||Gillis, R.J., Decker, P.L., Wartes, M.A., Loveland, A.M., and Hubbard, T.D., 2014, Geologic map of the south-central Sagavanirktok Quadrangle, North Slope, Alaska: Alaska Division of Geological & Geophysical Surveys Report of Investigation 2014-4, 24 p., 2 sheets, scale 1:63,360. doi:10.14509/29138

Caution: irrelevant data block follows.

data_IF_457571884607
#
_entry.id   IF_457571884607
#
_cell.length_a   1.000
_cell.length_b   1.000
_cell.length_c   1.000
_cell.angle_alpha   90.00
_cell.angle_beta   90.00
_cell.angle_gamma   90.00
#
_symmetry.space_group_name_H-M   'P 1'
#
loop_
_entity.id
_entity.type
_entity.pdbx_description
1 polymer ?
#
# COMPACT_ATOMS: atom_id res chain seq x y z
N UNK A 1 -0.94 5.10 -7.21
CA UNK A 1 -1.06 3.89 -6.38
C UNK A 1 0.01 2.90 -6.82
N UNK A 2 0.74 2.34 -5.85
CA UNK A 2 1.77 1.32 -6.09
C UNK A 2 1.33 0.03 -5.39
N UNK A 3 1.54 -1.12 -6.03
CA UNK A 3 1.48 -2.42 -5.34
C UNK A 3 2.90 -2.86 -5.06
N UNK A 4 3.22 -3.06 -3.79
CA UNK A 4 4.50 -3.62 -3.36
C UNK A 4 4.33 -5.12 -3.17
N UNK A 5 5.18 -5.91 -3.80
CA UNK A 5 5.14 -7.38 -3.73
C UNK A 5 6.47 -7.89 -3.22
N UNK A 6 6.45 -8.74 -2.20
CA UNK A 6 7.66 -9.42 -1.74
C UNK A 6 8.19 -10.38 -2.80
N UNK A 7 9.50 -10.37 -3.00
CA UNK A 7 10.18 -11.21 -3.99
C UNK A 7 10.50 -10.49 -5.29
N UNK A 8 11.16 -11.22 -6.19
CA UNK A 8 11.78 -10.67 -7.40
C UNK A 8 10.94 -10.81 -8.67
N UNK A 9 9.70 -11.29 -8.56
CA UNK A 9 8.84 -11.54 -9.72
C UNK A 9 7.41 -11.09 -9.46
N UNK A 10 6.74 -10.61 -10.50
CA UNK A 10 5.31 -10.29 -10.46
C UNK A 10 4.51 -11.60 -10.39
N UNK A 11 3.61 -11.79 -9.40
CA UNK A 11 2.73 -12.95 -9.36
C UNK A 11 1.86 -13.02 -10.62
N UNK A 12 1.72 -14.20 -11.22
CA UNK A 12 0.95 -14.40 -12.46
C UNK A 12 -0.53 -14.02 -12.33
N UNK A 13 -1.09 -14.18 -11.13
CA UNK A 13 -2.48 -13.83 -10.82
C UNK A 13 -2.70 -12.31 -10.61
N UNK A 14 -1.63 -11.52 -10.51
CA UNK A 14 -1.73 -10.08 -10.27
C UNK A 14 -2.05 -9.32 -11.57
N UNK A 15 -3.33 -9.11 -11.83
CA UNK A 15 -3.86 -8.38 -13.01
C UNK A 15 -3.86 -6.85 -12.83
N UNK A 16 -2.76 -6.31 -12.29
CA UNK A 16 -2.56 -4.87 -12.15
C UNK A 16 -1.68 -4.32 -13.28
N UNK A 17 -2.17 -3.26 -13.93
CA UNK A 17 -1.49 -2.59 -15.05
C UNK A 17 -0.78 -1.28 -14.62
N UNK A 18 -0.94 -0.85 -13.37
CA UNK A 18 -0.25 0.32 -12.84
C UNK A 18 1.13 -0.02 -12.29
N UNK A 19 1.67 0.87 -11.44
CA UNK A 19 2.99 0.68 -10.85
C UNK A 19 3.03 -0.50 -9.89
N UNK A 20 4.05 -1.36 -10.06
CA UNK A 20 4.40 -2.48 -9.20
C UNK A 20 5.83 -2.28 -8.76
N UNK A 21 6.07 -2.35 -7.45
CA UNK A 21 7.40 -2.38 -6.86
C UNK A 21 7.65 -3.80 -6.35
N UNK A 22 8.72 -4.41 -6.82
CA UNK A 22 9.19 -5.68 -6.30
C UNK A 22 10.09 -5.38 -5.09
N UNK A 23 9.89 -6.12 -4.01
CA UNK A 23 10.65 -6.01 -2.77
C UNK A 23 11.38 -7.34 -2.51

||The Torok Formation is organized into discrete packages dominated by either sandstone or silty mudstone. Sandstone is indurated, lithic, light to medium olive-gray- or light brown- to tan-weathering, dominantly fine to medium grained, and moderate to poorly sorted. Mica and phyllitic(?) rock fragments are locally conspicuous. Sandstone beds are typically decimeters thick and amalgamated along obscure bed boundaries; most are internally massive, although subtle normal grading occurs, particularly in coarser-grained examples with granules at the base; sole marks on the base of sandstone beds include flutes, grooves, and various load features. Mud rip-ups and carbonaceous debris are locally abundant. Convolute lamination is present locally; low-angle and possible small-scale trough cross-stratification are locally developed, but subordinate to diffuse, plane-parallel lamination is also present. Ripple cross-stratification ranges from rare to ubiquitous and is most common at the top of beds. This assemblage of sedimentary structures is consistent with deposition from medium- to high-concentration sediment gravity flows, probably in deep water. Mudstone facies are not commonly exposed, but where observed are moderately hard siltstone and silty shale ranging from monotonous medium gray to brownish maroon with a conspicuous iridescent-purple-weathering sheen. Silty shales are locally punctuated by densely rippled, very-thin-bedded, very-fine-grained sandstone interpreted as the product of dilute turbidity currents. Bentonite and tuff are rare although local “popcorn” weathering suggests a possible volcanic component in recessive intervals. The stacking of the resistant sandstone and recessive silty facies is well expressed near the hinge of the Lupine anticline on the Sagavanirktok River just downstream of the confluence with the Lupine River. The sandstone packages appear to be sharp-based and generally fine upward over a thickness of 5 to 15+ m (16 to 50+ ft). The juxtaposition of these facies can also be seen in the steeply dipping strata at the Ice Cut (fig. 2), an easily accessible location along the Dalton Highway (Mull and Harris, 1989) just south of the mapped position of the Ice Cut thrust. The discrete occurrence of sandstone-dominated facies can also be inferred from the intermittent pattern of rubble-crop traces in the southernmost part of the map area, east of the Sagavanirktok River. Thick sandstone-dominated zones also cap resistant, mesa-like knobs, especially in the southeasternmost part of the map area. This grain-size partitioning is consistent with the log character in the Lupine Unit 1 well and also mirrors that of the correlative Gilead sandstone in the Ivishak River and Gilead syncline areas just east of the map area (Decker and others, 2008). Based on the overall sedimentology, stacking pattern, and context in the basin, the unit is interpreted to represent a base-of-slope or basin-floor setting where migrating sandstone lobes or channels are interspersed with off-axis, finer-grained facies. Limited paleocurrent data from sole marks and ripples indicate northward and north–northeastward paleoflow. The Torok Formation was defined along the upper Chandler River, considerably southwest of the map area (Gryc and others, 1951). The inferred depositional settings for the type Torok Formation in the inner Brooks Range foothills are similar to that interpreted above, although the thickness of the sandstone packages and overall sand:shale ratio are generally higher in the map area. Given the east–northeast progradation of this interval observed in regional seismic data (for example, Houseknecht and others, in press), much of the Torok Formation in the map area is likely to be younger than exposures of the formation to the west and south. Outcrops near the top of the formation along the Sagavanirktok River near its confluence with the Lupine River probably include Torok of Cenomanian age. This younger age assignment is not constrained by existing biostratigraphic interpretations, but is supported by the presence of bentonitic shales and a subtly lighter gray-weathering character inferred to be the result of increased tuffaceous material characteristic of the Upper Cretaceous (LePain and others, 2002). In addition, similar facies along the Ivishak River and high in the section at Gilead syncline have yielded the Cenomanian bivalve Inoceramus Dunveganensis (Reifenstuhl, 1991; W. Elder, written comms., 2008, 2009). South of the Ice Cut thrust, the Torok Formation is interpreted to be largely middle to late Albian, representing the lower and/or middle parts of the formation. This assignment is supported by the occurrence of the late middle Albian ammonite Gastroplites sp. aff. G. kingi McLearn (W. Elder, written communication, 2008), and a middle to late Albian pelecypod fauna including Inoceramus anglicus Woods and Inoceramus cf. I. kedroviensis Pergament (W. Elder, written communication, 2009). The total thickness of the formation is not known from outcrops in the map area. We tentatively interpret the slightly deviated Lupine Unit 1 well to have penetrated a true vertical Torok thickness of approximately 1,200 m (3,940 ft), represented by the measured depth interval 2,109–3,337 m (6,920–10,950 ft). This thickness includes an upper 840-m-thick (2,756-ft-thick) interval with a high proportion of sandstone relative to mudstone, and a basal Brookian mudstone interval approximately 360 m (1,180 ft) thick. East of the map area, Torok-equivalent strata of the Gilead succession are at least 850 m (2,780 ft) thick (Reifenstuhl, 1991), with striking similarities in thickness and stratigraphic architecture to the sandier upper section in the Lupine Unit 1 well. Both the Torok Formation and the partially age-equivalent Gilead succession thin dramatically to the north, probably by a combination of distal taper of the clinoform slope wedge (Houseknecht and others, in press) and onlap of basinal strata onto the north flank of the Colville basin (Decker and others, 2008); equivalent strata are essentially absent due to nondeposition at the Echooka Unit 1 well in the northeastern part of the map area, and have not been recognized in Neocomian through Upper Cretaceous age exposures on the Echooka River northeast of Gilead syncline.